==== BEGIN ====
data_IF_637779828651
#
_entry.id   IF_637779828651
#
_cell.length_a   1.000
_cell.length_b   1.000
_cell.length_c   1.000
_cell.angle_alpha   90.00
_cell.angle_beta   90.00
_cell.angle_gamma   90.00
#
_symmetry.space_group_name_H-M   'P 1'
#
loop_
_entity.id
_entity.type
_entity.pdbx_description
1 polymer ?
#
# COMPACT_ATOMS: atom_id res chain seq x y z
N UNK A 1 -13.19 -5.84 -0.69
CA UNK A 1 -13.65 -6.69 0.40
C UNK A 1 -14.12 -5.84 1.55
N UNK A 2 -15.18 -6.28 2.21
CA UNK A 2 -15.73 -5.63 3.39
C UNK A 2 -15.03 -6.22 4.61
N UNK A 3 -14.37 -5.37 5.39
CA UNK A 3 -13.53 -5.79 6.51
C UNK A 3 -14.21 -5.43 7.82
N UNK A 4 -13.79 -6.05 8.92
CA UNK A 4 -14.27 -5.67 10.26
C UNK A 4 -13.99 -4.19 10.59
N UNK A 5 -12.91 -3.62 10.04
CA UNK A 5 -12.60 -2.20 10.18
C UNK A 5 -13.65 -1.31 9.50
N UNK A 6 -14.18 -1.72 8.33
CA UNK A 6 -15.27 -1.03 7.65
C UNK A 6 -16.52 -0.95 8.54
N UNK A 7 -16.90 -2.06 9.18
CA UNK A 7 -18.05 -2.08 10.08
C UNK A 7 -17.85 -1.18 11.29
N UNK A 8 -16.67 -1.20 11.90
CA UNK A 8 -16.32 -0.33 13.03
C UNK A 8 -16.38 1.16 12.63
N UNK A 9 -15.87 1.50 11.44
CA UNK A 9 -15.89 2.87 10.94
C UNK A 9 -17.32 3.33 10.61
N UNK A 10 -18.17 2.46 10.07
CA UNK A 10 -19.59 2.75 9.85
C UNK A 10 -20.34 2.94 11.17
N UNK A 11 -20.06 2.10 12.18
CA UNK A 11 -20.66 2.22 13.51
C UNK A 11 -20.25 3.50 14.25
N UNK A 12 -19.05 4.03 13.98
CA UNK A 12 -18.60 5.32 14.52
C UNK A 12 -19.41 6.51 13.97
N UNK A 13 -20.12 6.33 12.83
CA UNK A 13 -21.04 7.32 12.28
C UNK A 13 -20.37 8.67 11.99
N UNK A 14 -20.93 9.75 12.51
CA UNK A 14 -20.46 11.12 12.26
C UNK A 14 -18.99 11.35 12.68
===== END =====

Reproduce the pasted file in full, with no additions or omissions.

data_IF_637779828651
#
_entry.id   IF_637779828651
#
_cell.length_a   1.000
_cell.length_b   1.000
_cell.length_c   1.000
_cell.angle_alpha   90.00
_cell.angle_beta   90.00
_cell.angle_gamma   90.00
#
_symmetry.space_group_name_H-M   'P 1'
#
loop_
_entity.id
_entity.type
_entity.pdbx_description
1 polymer ?
#
# COMPACT_ATOMS: atom_id res chain seq x y z
N UNK A 1 -13.19 -5.84 -0.69
CA UNK A 1 -13.65 -6.69 0.40
C UNK A 1 -14.12 -5.84 1.55
N UNK A 2 -15.18 -6.28 2.21
CA UNK A 2 -15.73 -5.63 3.39
C UNK A 2 -15.03 -6.22 4.61
N UNK A 3 -14.37 -5.37 5.39
CA UNK A 3 -13.53 -5.79 6.51
C UNK A 3 -14.21 -5.43 7.82
N UNK A 4 -13.79 -6.05 8.92
CA UNK A 4 -14.27 -5.67 10.26
C UNK A 4 -13.99 -4.19 10.59
N UNK A 5 -12.91 -3.62 10.04
CA UNK A 5 -12.60 -2.20 10.18
C UNK A 5 -13.65 -1.31 9.50
N UNK A 6 -14.18 -1.72 8.33
CA UNK A 6 -15.27 -1.03 7.65
C UNK A 6 -16.52 -0.95 8.54
N UNK A 7 -16.90 -2.06 9.18
CA UNK A 7 -18.05 -2.08 10.08
C UNK A 7 -17.85 -1.18 11.29
N UNK A 8 -16.67 -1.20 11.90
CA UNK A 8 -16.32 -0.33 13.03
C UNK A 8 -16.38 1.16 12.63
N UNK A 9 -15.87 1.50 11.44
CA UNK A 9 -15.89 2.87 10.94
C UNK A 9 -17.32 3.33 10.61
N UNK A 10 -18.17 2.46 10.07
CA UNK A 10 -19.59 2.75 9.85
C UNK A 10 -20.34 2.94 11.17
N UNK A 11 -20.06 2.10 12.18
CA UNK A 11 -20.66 2.22 13.51
C UNK A 11 -20.25 3.50 14.25
N UNK A 12 -19.05 4.03 13.98
CA UNK A 12 -18.60 5.32 14.52
C UNK A 12 -19.41 6.51 13.97
N UNK A 13 -20.12 6.33 12.83
CA UNK A 13 -21.04 7.32 12.28
C UNK A 13 -20.37 8.67 11.99
N UNK A 14 -20.93 9.75 12.51
CA UNK A 14 -20.46 11.12 12.26
C UNK A 14 -18.99 11.35 12.68